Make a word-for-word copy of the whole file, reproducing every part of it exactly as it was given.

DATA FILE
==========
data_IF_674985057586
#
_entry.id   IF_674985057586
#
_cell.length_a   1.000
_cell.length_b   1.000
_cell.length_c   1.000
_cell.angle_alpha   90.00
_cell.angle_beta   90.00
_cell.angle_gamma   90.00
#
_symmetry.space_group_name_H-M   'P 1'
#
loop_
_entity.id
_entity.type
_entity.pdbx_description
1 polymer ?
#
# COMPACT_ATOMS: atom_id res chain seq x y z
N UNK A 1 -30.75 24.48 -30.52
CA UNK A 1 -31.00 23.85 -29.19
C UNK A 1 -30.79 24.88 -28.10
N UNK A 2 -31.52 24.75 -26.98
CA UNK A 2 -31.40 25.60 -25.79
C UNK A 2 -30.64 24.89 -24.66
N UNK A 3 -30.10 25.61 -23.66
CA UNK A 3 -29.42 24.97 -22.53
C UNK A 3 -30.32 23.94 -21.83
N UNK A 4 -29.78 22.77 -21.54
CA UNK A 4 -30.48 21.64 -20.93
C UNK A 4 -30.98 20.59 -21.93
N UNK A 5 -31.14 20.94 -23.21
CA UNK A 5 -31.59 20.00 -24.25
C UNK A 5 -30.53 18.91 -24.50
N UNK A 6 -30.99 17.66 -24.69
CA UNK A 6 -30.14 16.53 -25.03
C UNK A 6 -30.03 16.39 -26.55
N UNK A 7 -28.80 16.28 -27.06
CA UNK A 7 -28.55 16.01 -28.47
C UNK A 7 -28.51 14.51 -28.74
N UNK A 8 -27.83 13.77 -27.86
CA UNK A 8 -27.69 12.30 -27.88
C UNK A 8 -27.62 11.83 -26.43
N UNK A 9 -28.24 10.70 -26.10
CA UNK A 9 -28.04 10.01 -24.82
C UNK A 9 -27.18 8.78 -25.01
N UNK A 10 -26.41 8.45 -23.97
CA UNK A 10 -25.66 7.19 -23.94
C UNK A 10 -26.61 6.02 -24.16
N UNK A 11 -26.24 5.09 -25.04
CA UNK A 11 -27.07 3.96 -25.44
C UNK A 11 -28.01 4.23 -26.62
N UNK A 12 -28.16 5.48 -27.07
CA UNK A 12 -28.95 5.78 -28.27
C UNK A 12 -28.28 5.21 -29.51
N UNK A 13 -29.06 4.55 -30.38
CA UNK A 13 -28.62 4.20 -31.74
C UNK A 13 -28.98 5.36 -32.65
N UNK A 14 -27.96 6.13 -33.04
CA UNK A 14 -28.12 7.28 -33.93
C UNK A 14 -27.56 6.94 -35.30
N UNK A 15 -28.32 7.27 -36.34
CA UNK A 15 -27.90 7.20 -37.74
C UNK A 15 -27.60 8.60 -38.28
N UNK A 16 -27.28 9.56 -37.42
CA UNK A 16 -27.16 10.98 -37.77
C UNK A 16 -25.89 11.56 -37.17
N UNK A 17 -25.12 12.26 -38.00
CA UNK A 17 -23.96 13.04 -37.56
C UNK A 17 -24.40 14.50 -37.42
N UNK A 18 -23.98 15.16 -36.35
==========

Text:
data_IF_674985057586
#
_entry.id   IF_674985057586
#
_cell.length_a   1.000
_cell.length_b   1.000
_cell.length_c   1.000
_cell.angle_alpha   90.00
_cell.angle_beta   90.00
_cell.angle_gamma   90.00
#
_symmetry.space_group_name_H-M   'P 1'
#
loop_
_entity.id
_entity.type
_entity.pdbx_description
1 polymer ?
#
# COMPACT_ATOMS: atom_id res chain seq x y z
N UNK A 1 -30.75 24.48 -30.52
CA UNK A 1 -31.00 23.85 -29.19
C UNK A 1 -30.79 24.88 -28.10
N UNK A 2 -31.52 24.75 -26.98
CA UNK A 2 -31.40 25.60 -25.79
C UNK A 2 -30.64 24.89 -24.66
N UNK A 3 -30.10 25.61 -23.66
CA UNK A 3 -29.42 24.97 -22.53
C UNK A 3 -30.32 23.94 -21.83
N UNK A 4 -29.78 22.77 -21.54
CA UNK A 4 -30.48 21.64 -20.93
C UNK A 4 -30.98 20.59 -21.93
N UNK A 5 -31.14 20.94 -23.21
CA UNK A 5 -31.59 20.00 -24.25
C UNK A 5 -30.53 18.91 -24.50
N UNK A 6 -30.99 17.66 -24.69
CA UNK A 6 -30.14 16.53 -25.03
C UNK A 6 -30.03 16.39 -26.55
N UNK A 7 -28.80 16.28 -27.06
CA UNK A 7 -28.55 16.01 -28.47
C UNK A 7 -28.51 14.51 -28.74
N UNK A 8 -27.83 13.77 -27.86
CA UNK A 8 -27.69 12.30 -27.88
C UNK A 8 -27.62 11.83 -26.43
N UNK A 9 -28.24 10.70 -26.10
CA UNK A 9 -28.04 10.01 -24.82
C UNK A 9 -27.18 8.78 -25.01
N UNK A 10 -26.41 8.45 -23.97
CA UNK A 10 -25.66 7.19 -23.94
C UNK A 10 -26.61 6.02 -24.16
N UNK A 11 -26.24 5.09 -25.04
CA UNK A 11 -27.07 3.96 -25.44
C UNK A 11 -28.01 4.23 -26.62
N UNK A 12 -28.16 5.48 -27.07
CA UNK A 12 -28.95 5.78 -28.27
C UNK A 12 -28.28 5.21 -29.51
N UNK A 13 -29.06 4.55 -30.38
CA UNK A 13 -28.62 4.20 -31.74
C UNK A 13 -28.98 5.36 -32.65
N UNK A 14 -27.96 6.13 -33.04
CA UNK A 14 -28.12 7.28 -33.93
C UNK A 14 -27.56 6.94 -35.30
N UNK A 15 -28.32 7.27 -36.34
CA UNK A 15 -27.90 7.20 -37.74
C UNK A 15 -27.60 8.60 -38.28
N UNK A 16 -27.28 9.56 -37.42
CA UNK A 16 -27.16 10.98 -37.77
C UNK A 16 -25.89 11.56 -37.17
N UNK A 17 -25.12 12.26 -38.00
CA UNK A 17 -23.96 13.04 -37.56
C UNK A 17 -24.40 14.50 -37.42
N UNK A 18 -23.98 15.16 -36.35